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SNAP to it, USDA

Thanks to quick action by the Oregon Food Bank and the Farmers Market Fund, food-stamp recipients are able to continue to shop at local farmers markets, at least through this season. What happens between this season and next may depend on Congress, which should step in if the U.S. Department of Agriculture doesn’t act to put the program on a stable footing.

The USDA encourages beneficiaries of SNAP — the Supplemental Nutrition Assistance Program formerly known as Food Stamps — to buy fresh food at growers markets because it is healthier, and it has the added benefit of helping to support community agriculture. But earlier this year, the agency decided to end its contract with the company that provides benefits processing equipment to more than 1,700 farmers markets across the country, including 20 in Oregon.

At issue is the point-of-sale card reading software that market vendors must use to transfer money from the benefit cards of SNAP recipients into their accounts. Novo Dia Group, the company that provides the devices, announced it would be forced to shut down after the USDA awarded a new contract to a different company.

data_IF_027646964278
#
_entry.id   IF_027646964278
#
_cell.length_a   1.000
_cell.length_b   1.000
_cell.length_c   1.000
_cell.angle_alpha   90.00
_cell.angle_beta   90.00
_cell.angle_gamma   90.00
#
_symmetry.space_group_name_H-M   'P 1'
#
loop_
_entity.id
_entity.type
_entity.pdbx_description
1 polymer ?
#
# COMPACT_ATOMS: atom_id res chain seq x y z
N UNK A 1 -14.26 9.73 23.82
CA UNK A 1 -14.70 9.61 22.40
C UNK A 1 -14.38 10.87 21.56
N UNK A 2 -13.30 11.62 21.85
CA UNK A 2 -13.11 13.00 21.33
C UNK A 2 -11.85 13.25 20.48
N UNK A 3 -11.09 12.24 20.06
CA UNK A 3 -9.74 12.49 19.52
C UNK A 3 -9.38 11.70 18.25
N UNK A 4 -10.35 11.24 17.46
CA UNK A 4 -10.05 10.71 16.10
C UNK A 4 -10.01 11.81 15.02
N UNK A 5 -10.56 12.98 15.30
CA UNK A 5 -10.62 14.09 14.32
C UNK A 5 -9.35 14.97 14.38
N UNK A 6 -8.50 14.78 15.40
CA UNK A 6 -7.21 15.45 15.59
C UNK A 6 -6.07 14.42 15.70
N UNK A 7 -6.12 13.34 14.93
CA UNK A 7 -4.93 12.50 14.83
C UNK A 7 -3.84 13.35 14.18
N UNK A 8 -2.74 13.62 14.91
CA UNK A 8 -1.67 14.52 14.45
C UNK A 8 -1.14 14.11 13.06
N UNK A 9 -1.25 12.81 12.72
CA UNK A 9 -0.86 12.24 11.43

The state of New York stepped in to keep NDG afloat through the 2018 season, but markets and vendors will need to transition to whatever system takes the place of the NDG app.

Sen. Kirsten Gillibrand, D-N.Y., has requested an investigation to determine why the USDA allowed the interruption to happen. Congress should do whatever is necessary to ensure the service is available next year.